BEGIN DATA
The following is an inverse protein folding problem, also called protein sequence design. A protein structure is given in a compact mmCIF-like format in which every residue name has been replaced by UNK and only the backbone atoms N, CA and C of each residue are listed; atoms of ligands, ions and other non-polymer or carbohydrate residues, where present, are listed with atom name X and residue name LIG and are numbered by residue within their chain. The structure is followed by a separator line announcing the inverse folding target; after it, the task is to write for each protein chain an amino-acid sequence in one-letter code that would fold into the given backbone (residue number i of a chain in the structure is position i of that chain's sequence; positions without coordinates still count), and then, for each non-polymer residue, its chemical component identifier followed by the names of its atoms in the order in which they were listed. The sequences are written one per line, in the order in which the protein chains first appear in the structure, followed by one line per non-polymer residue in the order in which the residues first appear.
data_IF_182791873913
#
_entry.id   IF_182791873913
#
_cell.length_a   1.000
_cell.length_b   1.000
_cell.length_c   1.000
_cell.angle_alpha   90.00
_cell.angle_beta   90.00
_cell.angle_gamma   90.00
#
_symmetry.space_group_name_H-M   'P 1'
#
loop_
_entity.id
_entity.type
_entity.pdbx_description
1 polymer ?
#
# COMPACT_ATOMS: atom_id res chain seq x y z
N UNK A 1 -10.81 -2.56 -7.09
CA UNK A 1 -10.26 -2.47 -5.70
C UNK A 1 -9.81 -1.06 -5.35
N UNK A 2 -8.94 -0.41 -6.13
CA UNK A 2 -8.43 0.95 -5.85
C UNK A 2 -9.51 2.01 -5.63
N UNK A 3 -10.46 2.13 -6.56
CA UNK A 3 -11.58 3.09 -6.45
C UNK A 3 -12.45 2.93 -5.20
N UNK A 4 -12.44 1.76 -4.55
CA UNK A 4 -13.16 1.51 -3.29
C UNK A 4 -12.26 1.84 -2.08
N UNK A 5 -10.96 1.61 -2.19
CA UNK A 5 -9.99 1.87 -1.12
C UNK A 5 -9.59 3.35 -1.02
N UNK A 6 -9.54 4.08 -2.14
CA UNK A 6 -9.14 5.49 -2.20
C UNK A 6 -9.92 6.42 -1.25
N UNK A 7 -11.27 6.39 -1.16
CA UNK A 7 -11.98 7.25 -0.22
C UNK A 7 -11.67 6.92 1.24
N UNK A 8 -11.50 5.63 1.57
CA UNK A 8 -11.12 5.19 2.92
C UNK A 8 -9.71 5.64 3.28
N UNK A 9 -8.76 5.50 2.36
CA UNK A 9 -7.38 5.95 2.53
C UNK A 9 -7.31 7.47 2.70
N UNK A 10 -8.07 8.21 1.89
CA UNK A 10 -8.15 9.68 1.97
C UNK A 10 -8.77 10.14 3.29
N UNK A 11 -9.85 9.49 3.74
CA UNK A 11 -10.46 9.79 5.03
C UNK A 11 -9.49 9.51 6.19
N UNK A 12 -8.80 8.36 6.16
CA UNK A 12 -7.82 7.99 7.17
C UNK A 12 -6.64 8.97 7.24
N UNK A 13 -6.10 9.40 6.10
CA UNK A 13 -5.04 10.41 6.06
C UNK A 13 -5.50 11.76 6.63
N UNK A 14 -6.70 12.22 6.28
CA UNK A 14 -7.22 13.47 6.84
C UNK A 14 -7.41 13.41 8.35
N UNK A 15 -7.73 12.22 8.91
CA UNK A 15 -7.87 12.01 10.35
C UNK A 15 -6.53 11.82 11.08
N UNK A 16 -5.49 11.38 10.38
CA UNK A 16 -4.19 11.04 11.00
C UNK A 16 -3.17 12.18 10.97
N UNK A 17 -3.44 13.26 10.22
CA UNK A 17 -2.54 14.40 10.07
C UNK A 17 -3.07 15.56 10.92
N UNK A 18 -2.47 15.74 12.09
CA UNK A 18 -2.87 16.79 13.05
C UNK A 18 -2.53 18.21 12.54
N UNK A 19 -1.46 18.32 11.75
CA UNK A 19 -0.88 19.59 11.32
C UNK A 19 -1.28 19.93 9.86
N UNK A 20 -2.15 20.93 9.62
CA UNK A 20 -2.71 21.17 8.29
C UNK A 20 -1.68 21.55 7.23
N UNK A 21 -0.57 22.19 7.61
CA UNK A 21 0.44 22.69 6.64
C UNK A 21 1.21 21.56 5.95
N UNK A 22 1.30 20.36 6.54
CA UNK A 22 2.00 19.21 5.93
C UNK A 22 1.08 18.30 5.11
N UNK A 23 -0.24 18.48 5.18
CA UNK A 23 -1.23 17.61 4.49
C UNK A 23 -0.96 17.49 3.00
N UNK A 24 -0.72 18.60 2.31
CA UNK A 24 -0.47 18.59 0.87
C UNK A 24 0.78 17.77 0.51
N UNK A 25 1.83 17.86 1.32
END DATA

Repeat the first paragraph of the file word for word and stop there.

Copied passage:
The following is an inverse protein folding problem, also called protein sequence design. A protein structure is given in a compact mmCIF-like format in which every residue name has been replaced by UNK and only the backbone atoms N, CA and C of each residue are listed; atoms of ligands, ions and other non-polymer or carbohydrate residues, where present, are listed with atom name X and residue name LIG and are numbered by residue within their chain. The structure is followed by a separator line announcing the inverse folding target; after it, the task is to write for each protein chain an amino-acid sequence in one-letter code that would fold into the given backbone (residue number i of a chain in the structure is position i of that chain's sequence; positions without coordinates still count), and then, for each non-polymer residue, its chemical component identifier followed by the names of its atoms in the order in which they were listed. The sequences are written one per line, in the order in which the protein chains first appear in the structure, followed by one line per non-polymer residue in the order in which the residues first appear.